If you choose option #1, there is nothing more to discuss. You no longer think rationally about the church, and no amount of historical evidence, rational thought, or truth is going to change your mind. (And this is impressive; it takes a great deal of faith to believe in the doctrine and history of the Mormon Church.)
However, if you choose option #2, you should be fully prepared. The Mormon foundation is no sturdier than a house of cards; when you start to question and the cards holding up your belief start to fall, nothing will ever be the same again. The more you research, the more you find, and there’s nothing like watching ten, twenty, thirty years of intense programming reverse in an instant. And you, too, are irreversibly changed from this moment on.
However, you must know that this truth comes at a very costly price; one that might be too high for some to pay. No matter how strong you think your family and friends’ ties are, they might not be strong enough to withstand what you have discovered. Marriages break up; spouses you love with all your heart will tell you that you are a tool of Satan, or an unrepentant sinner. Friends will turn their back on you to protect their own fragile belief, and you will be driven out of the church while being reminded that you have just forfeited your right to the CK and your eternal family. Your TBM extended family, and sometimes even children of your own, will not understand your decision, and you could end up alone; if not physically, certainly emotionally. Yet, for many, the lure of truth is stronger still than the lie of a perfect life in the Mormon world and afterworld.
Step Two - Untangling Yourself From the Church
Once you KNOW the church isn’t true, it doesn’t take long to find out the rest of the story. The most prevailing emotion is anger--anger at being duped, anger at wasted time, and anger at giving yourself so completely over to a lie. And as many have said, it’s usually not the casual, social Mormons who leave the church; it is usually the people who wanted the most for it to be true; who obeyed the rules, even the ones that changed from day-to-day, who did the research, who faithfully followed their callings, and through one of these avenues ultimately (and often, quite accidentally) discovered its deceit.
Those who are in the Mormon Church for ‘the good that it does for the family’, for ‘a social network’, or ‘because there’s more good there than bad’ sometimes don’t care about the truth. The litmus test appears to be in the following question, posed by you, to the people in your life who are going to need to know about your new life:
“Hypothetically, if I learned that the church wasn’t true, would you want to know?”
This can go one of two ways:
If this is the answer, then it honestly doesn’t matter what you say next. You can say that you no longer believe that the church is true, you can give reasons, you can get mad, or not; it quite literally does not matter. All they will hear is, “I am rejecting the church, and by extension, you, and I’m not going with you to the CK, and also I have unresolved sin in my life, and I’m a tool of Satan, to boot.” In some of your cases, I wish that I was exaggerating.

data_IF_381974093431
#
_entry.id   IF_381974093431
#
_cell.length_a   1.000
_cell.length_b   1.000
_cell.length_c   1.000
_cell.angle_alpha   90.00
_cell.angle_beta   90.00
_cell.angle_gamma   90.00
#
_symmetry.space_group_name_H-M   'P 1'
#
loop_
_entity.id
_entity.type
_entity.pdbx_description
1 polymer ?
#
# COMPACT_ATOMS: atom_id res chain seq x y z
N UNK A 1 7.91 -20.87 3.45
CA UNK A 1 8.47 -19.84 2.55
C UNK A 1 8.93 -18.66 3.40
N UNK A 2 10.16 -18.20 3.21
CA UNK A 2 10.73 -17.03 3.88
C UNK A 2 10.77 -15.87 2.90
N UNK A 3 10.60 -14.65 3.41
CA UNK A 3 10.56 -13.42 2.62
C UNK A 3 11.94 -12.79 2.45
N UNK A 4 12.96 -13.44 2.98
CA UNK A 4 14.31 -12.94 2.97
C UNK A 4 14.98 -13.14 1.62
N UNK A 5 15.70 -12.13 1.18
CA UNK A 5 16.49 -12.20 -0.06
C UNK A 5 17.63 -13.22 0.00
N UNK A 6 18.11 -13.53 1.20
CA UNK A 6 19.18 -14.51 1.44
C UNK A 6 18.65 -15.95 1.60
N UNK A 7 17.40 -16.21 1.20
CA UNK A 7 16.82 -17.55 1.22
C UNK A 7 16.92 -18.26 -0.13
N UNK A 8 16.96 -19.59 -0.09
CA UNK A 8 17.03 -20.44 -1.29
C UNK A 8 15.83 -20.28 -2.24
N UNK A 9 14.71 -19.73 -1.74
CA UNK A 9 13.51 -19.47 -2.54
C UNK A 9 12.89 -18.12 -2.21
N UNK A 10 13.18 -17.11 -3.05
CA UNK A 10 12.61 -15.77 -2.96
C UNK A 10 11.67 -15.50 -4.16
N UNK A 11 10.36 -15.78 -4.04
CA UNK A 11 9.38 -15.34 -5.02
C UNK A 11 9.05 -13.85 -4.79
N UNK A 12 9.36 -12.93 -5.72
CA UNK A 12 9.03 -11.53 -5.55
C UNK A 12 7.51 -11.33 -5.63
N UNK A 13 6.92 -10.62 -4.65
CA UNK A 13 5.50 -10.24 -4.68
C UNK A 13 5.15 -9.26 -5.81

However, when telling a spouse, it has been known to help if you separate the church from your spouse; in that, “I do not believe the church is true, but my love for you has not changed, nor will it”. Reassurance is needed during this difficult time.
You may also struggle with feelings of tremendous guilt for ‘causing such pain’ to people you love deeply and you will be reminded of this by just about every TBM in your life. Make no mistake. YOU are not causing them pain. The Church that is NOT TRUE is causing all of you pain; you are just the only one that knows it.
Be prepared for any reaction, including spreading the news to everyone you know in hopes of getting you back in line. Be prepared for threats of divorce, of custody battles, of discipline from the church. These may or may not come to fruition, but remember, you are NOT the bad person in this situation, and you need to remember this constantly because no one else will. YOU didn’t break any binding agreements; you never would have agreed to anything had you known the truth. YOU won’t be blocked from the CK; Joseph Smith made the CK up, and regardless of what you choose to believe after leaving TSCC, no God that you believe in would fault you for turning on the brain he gave you and using it.
However, even while you are struggling with your own feelings of devastation, of guilt, and desperately wanting to make things right, you must be able to take care of yourself in the process. You are vulnerable, and it is tempting to agree to everything a spouse may demand at this point. And sure, you can pretend to believe, you can still wear the garments of protection™, you can go to church to not rock the boat, but at this point, you are being disingenuous to yourself, and enabling the delusions of your spouse. Not to mention, you know first-hand the dangers of the church, and you know that the responsibility of showing your children a world outside Mormonism falls solely on you at this point. It is NOT fair for anyone to ask you not to share your beliefs (or non-belief) with your children, and it is completely within reason to split Sundays, whether you stay married or not. One Sunday the children can go to church with the TBM parent; the other they can do something with you, be it another church, or something fun outdoors. That is NOT an unreasonable request, and you are not ‘keeping the children away’ from anything except Mormon-brand mind-control™.